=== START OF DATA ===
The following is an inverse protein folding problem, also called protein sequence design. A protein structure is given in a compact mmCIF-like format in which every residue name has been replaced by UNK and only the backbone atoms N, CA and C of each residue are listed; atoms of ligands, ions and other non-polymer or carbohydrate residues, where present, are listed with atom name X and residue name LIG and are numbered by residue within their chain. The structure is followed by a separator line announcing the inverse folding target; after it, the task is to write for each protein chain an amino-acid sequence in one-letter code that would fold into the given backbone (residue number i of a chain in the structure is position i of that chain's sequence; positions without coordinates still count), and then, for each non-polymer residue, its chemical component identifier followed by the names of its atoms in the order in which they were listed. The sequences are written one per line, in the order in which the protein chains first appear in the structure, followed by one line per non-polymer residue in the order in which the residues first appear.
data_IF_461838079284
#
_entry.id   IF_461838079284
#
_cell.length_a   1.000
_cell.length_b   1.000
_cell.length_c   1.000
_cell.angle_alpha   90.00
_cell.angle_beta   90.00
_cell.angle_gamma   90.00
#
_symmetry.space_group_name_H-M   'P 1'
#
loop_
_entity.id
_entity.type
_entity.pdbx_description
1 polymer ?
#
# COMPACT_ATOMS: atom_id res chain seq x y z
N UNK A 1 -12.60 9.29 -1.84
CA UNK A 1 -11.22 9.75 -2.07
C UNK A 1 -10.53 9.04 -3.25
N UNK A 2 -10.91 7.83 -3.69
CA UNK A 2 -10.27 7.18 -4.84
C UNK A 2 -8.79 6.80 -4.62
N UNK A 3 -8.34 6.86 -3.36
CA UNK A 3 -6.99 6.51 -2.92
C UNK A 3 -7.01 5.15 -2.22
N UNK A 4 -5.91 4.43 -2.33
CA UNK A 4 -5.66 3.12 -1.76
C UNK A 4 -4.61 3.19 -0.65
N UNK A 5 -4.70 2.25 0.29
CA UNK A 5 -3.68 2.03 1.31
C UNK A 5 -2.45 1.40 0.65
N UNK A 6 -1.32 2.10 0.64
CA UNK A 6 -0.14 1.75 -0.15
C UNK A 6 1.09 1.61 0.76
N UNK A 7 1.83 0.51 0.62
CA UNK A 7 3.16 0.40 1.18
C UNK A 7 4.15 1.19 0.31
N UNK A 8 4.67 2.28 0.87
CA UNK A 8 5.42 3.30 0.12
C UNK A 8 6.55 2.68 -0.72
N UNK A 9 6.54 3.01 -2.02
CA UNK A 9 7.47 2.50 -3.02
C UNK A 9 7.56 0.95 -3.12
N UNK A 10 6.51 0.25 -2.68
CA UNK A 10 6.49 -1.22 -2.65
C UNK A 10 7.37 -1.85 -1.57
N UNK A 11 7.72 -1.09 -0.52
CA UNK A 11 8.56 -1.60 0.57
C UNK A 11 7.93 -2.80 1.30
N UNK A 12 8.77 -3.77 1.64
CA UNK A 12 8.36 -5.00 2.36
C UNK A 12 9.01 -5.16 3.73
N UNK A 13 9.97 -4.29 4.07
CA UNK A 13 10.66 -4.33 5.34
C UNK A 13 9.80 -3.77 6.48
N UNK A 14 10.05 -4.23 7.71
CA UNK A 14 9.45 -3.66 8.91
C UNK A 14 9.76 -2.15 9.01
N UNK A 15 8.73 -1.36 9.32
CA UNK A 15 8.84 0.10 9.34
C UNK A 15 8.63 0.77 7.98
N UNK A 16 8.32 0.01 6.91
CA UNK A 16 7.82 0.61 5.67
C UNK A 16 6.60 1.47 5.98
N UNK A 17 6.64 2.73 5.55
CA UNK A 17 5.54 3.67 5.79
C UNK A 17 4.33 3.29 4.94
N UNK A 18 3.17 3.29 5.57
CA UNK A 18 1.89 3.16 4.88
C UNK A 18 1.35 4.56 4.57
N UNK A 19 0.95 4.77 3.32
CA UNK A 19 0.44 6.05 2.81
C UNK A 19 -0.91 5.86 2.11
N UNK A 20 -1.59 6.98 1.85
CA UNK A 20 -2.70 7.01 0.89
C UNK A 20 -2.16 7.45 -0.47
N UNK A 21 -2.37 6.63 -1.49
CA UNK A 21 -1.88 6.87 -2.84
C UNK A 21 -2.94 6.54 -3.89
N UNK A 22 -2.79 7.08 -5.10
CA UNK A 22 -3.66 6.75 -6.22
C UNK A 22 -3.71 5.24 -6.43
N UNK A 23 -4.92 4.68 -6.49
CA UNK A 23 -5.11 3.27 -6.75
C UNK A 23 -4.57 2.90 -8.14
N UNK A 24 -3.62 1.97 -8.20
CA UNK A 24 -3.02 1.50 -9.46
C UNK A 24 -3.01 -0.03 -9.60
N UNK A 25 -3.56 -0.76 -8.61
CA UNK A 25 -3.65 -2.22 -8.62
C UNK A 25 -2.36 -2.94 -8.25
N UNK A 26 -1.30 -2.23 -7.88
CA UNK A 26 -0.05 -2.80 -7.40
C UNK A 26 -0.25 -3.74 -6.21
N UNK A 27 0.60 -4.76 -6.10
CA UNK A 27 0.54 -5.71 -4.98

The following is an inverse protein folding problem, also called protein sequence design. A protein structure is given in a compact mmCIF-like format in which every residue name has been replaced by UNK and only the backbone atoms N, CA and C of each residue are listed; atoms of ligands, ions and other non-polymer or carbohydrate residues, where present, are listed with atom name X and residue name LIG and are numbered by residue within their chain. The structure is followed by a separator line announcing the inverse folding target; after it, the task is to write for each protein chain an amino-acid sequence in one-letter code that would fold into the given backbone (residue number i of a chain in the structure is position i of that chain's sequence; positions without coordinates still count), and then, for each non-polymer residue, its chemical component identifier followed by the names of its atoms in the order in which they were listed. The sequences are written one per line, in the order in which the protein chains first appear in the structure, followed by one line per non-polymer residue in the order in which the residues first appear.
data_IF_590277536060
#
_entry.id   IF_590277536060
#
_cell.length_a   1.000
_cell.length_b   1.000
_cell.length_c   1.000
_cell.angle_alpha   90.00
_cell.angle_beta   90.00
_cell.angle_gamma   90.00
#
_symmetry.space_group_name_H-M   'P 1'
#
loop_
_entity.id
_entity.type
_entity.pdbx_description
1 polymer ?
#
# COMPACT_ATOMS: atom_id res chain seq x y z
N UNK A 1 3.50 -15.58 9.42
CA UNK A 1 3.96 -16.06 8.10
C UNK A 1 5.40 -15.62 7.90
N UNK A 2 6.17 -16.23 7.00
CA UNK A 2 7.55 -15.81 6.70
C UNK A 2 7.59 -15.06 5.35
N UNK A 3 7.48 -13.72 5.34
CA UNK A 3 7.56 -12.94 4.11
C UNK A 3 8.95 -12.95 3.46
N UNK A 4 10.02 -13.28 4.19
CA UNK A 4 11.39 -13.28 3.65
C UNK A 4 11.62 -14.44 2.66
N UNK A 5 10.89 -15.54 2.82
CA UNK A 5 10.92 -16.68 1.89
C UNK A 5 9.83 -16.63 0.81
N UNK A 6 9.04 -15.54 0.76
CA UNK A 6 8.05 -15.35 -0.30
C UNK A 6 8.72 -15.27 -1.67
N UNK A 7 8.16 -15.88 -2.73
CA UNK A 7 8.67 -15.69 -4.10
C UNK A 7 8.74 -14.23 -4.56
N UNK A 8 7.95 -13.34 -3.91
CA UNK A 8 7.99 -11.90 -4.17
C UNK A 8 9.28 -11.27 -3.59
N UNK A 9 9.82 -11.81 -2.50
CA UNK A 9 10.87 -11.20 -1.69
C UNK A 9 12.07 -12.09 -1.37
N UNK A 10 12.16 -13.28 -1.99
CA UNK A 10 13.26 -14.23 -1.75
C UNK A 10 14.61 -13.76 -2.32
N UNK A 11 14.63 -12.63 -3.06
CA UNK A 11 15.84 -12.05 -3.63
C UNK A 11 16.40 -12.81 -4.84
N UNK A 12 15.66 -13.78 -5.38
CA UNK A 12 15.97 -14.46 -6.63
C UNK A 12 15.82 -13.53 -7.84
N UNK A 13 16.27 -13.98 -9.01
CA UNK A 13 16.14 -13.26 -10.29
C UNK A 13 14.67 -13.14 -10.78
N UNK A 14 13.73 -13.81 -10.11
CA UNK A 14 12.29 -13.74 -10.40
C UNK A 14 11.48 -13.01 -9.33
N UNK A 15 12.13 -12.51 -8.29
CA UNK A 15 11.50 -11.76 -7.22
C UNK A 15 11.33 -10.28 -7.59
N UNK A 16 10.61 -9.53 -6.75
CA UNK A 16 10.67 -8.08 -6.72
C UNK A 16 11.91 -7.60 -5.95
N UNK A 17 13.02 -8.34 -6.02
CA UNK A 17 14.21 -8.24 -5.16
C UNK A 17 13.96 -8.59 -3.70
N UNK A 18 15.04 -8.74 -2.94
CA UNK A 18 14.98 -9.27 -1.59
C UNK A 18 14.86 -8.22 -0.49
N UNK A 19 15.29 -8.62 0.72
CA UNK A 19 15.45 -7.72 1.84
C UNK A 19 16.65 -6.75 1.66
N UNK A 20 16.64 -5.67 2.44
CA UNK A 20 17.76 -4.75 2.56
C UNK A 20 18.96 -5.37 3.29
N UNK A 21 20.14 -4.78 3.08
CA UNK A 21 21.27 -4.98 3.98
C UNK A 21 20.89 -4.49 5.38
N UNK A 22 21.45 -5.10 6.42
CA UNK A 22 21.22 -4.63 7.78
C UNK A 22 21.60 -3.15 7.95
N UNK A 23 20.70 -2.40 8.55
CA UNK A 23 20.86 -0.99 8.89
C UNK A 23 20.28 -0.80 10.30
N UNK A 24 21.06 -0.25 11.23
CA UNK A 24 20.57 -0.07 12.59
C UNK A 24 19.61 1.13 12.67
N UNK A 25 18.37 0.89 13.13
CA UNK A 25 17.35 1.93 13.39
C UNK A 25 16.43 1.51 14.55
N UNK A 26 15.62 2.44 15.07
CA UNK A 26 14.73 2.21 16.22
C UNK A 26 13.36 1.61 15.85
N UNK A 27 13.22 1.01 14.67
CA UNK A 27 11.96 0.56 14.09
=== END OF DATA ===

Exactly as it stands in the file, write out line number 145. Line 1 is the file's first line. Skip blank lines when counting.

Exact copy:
CA UNK A 8 7.99 -11.90 -4.17